Back in 1970, when some institutions of higher education were still refusing to admit women, Earle was leading female aquanauts on expeditions to the sea floor. The Tektite Program [PDF] included a team of women who lived in an undersea laboratory off the Virgin Islands for two weeks, conducting research. Asked on Inquiring Minds how she was so ahead of the curve, Earle responded: “I think all of us are a little behind the curve for taking advantage of a half of the world’s population.”

In pushing us to care about the oceans, Earle’s plea is as simple as it is moving. First of all: We now understand the massive effect we can have. Now we see our impact and we see tipping points already before us. Ocean acidification is one of them: As ocean waters become more acidic due to increasing concentrations of dissolved carbon dioxide, the entire chemistry of the ocean changes, creating a new environment that ocean organisms aren’t necessarily evolved to cope with. Bleaching corals go first, but corals are fundamental to entire undersea ecosystems. Many shelled organisms also fare badly under acidification — clams, oysters — and thus, by definition, so do ecosystems (or, the humans) that rely on them.

Here are some other stunning facts about just how much humans have devastated the oceans:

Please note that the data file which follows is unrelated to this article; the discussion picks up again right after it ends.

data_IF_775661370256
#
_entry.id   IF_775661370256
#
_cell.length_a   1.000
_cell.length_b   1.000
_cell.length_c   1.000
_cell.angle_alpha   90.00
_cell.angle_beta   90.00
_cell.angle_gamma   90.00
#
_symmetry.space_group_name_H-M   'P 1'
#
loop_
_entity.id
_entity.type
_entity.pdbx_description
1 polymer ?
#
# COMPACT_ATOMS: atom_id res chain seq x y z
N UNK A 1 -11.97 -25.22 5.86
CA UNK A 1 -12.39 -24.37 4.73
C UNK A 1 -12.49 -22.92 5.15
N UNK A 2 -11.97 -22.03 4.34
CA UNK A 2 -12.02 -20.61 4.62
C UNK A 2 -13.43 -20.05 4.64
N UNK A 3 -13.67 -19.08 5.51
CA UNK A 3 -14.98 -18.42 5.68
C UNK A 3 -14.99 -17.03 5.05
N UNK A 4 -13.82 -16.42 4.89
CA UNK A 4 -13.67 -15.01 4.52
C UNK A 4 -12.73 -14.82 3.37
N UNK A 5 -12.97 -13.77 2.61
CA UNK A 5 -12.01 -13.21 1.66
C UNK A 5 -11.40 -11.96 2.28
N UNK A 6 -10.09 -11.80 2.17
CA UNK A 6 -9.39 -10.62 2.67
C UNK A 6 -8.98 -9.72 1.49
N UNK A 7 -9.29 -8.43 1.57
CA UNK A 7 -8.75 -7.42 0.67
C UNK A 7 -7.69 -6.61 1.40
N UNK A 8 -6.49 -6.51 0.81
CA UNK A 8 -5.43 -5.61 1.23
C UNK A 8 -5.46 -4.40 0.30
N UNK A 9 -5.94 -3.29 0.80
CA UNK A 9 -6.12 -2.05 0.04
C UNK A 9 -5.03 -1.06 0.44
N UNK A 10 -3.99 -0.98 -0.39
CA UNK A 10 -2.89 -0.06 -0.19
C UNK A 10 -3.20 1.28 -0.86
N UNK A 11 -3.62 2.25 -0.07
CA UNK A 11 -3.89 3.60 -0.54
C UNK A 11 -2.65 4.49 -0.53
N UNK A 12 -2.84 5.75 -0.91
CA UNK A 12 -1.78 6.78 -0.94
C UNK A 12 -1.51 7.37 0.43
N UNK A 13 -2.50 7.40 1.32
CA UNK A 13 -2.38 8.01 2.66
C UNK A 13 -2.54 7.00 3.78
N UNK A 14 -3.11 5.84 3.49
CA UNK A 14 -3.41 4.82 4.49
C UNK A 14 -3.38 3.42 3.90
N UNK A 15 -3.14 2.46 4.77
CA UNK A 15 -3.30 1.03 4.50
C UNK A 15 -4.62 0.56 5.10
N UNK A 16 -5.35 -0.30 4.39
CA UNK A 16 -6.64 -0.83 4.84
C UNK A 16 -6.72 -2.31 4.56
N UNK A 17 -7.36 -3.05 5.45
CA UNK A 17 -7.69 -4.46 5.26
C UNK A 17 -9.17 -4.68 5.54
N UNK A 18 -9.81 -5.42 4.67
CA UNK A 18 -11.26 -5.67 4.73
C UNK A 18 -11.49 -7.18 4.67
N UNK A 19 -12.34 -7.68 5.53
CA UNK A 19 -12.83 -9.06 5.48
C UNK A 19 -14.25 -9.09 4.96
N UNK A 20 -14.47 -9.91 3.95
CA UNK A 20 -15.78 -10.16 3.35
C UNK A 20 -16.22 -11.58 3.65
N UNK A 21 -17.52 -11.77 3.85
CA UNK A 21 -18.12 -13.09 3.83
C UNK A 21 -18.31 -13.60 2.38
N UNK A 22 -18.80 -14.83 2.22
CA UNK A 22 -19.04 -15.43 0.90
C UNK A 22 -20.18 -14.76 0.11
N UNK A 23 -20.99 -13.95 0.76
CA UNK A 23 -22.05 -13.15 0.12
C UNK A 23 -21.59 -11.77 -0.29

• According to the U.N. Environment Program, “every square mile of ocean contains 46,000 pieces of floating plastic.”
  • 2008 study found 400 ocean dead zones — regions without enough oxygen for ocean life — amounting to a total area of 245,000 square kilometers. That’s as large as the United Kingdom.
  • According to one prediction, unless something changes, all global stocks of fish that are harvested for human consumption will collapse by 2048.
  • Ocean acidification is proceeding at an insane clip: Recent research suggests the rate is faster than at any time in the last 300 million years.
Earle walks beneath the Aquarius habitat off Key Largo, Fla.
Earle walks beneath the Aquarius habitat off Key Largo, Fla.
Kip Evans/Mission Blue

We can see all of this now. And we see one other big thing, too: The oceans are, in Earle’s metaphor that quickly becomes literal, a life support system. If they go, we go. “The ocean dominates the way the world works, makes our lives possible,” says Earle. “Take away the ocean, you’ve got a planet a lot like Mars.”

All of this knowledge then puts us in a pretty unique place: We’re the first generation that can see what we’re doing, and just maybe take a different path. In the Inquiring Minds interview, Earle invokes a recent book by the famed Harvard biologist E.O. Wilson, The Social Conquest of the Earth, to argue perhaps the most important thing about humans is that they not only learn, they pass on knowledge they’ve gained. What this means, says Earle, is that we alone could prove to be the “visionary generation,” the “heroic generation,” the one that “for the first time could see back into the past, evaluate the present, and anticipate what needs to be done.”

For as Earle puts it, “This is the sweet spot in time. Because never before could we know what we know, and never again will we have a chance, as good as we have now, to really make a difference.”

This story was produced by Mother Jones as part of the Climate Desk collaboration.